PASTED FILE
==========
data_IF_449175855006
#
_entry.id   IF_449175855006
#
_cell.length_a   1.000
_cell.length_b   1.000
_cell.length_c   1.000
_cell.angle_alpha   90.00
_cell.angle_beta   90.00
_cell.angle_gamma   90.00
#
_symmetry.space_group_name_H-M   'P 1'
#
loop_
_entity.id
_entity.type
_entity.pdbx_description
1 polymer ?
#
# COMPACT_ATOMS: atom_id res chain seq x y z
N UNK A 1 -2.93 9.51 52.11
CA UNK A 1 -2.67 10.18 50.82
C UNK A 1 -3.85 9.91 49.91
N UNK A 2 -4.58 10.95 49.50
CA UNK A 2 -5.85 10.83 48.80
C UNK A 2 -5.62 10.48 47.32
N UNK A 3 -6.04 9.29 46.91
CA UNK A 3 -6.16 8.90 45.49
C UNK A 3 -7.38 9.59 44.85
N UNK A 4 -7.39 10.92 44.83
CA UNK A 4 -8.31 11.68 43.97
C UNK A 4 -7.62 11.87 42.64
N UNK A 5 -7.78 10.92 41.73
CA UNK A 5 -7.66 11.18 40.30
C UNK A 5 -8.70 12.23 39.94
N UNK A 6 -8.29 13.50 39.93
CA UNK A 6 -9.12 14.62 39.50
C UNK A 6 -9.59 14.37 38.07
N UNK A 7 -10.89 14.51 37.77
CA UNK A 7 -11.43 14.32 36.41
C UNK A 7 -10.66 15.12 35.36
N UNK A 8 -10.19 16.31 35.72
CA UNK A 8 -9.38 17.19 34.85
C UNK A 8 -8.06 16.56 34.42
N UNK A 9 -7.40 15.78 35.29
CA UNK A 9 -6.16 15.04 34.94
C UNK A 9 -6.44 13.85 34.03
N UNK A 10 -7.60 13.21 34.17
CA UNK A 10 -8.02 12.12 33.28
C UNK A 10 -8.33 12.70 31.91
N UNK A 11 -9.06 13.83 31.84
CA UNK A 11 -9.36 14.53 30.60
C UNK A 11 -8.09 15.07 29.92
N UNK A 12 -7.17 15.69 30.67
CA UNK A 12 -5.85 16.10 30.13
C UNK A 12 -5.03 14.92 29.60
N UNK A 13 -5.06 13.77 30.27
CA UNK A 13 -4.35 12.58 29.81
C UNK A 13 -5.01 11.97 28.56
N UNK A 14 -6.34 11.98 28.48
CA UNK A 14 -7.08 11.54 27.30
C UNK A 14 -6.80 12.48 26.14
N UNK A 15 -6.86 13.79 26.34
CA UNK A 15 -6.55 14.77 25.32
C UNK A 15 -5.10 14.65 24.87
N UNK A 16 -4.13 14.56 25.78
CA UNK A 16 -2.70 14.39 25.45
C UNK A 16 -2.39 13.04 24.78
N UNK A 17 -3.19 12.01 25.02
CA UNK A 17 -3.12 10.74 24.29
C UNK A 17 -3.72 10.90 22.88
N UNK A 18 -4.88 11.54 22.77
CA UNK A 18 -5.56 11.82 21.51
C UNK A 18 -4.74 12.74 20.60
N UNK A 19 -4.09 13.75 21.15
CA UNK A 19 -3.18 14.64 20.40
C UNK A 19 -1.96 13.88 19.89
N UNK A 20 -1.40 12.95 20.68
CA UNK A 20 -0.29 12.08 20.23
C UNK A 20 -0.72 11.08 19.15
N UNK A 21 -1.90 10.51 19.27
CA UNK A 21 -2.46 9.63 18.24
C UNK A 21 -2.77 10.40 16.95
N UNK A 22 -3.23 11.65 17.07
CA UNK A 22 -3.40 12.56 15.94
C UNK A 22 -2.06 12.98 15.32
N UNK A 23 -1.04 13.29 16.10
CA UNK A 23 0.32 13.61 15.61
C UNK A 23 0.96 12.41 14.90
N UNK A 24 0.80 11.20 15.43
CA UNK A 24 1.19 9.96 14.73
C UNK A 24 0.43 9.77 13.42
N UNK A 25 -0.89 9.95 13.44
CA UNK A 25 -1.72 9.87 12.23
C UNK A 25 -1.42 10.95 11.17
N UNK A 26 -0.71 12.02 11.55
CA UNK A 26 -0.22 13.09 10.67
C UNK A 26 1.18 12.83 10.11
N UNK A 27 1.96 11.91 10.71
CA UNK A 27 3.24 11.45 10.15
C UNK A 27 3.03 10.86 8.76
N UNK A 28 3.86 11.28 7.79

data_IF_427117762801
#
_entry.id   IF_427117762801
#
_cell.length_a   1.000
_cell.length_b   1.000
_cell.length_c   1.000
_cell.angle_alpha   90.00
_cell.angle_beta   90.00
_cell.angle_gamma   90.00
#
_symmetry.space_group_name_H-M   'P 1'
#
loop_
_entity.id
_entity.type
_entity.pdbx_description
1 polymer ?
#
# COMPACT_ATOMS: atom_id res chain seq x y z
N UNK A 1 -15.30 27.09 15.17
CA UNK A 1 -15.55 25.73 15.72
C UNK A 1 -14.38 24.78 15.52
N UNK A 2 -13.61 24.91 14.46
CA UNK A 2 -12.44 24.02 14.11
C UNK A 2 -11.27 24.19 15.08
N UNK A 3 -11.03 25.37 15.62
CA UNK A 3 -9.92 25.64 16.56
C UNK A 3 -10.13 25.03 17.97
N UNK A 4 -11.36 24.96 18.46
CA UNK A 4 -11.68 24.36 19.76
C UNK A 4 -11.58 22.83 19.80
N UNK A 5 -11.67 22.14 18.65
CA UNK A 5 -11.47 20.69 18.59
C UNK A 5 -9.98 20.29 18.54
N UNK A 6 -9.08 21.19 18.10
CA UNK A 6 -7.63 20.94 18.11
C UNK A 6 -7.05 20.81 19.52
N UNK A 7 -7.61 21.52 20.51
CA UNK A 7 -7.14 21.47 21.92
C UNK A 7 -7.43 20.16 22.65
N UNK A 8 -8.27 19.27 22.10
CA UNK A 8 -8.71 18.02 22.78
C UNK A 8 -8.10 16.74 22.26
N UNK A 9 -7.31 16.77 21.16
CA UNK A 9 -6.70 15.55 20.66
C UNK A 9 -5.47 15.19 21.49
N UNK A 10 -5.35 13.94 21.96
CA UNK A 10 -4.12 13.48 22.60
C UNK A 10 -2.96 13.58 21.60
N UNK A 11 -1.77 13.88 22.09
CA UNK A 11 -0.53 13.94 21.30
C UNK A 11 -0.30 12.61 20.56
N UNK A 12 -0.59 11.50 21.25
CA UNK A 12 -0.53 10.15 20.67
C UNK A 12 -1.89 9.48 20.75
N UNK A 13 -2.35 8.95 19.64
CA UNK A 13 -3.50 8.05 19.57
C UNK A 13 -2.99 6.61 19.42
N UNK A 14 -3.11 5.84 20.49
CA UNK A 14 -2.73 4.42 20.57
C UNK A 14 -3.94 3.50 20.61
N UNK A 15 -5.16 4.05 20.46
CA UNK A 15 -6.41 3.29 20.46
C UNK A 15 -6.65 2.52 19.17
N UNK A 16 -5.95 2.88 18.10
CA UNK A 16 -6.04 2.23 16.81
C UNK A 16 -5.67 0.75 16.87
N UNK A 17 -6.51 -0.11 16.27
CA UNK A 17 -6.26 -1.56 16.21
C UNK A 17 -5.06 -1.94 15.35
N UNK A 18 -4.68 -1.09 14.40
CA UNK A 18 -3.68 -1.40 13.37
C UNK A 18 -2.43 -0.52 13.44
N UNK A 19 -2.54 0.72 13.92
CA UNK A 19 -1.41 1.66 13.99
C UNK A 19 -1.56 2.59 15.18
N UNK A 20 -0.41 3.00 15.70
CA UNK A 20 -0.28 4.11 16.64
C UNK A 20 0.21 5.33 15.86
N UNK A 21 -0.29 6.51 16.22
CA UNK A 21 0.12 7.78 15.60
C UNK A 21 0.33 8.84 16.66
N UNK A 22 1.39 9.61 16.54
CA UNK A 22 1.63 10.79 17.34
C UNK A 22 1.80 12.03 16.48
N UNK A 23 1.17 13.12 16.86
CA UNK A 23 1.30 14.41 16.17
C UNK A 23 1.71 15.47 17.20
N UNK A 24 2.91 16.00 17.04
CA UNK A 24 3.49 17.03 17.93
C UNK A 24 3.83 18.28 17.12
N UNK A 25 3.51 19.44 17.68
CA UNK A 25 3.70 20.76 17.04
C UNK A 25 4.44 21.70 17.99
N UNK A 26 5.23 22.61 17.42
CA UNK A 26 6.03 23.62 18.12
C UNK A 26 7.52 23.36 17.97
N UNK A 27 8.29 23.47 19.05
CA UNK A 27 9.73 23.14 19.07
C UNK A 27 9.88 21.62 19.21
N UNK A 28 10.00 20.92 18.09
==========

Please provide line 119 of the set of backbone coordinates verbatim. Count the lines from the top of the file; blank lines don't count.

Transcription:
_entity.pdbx_description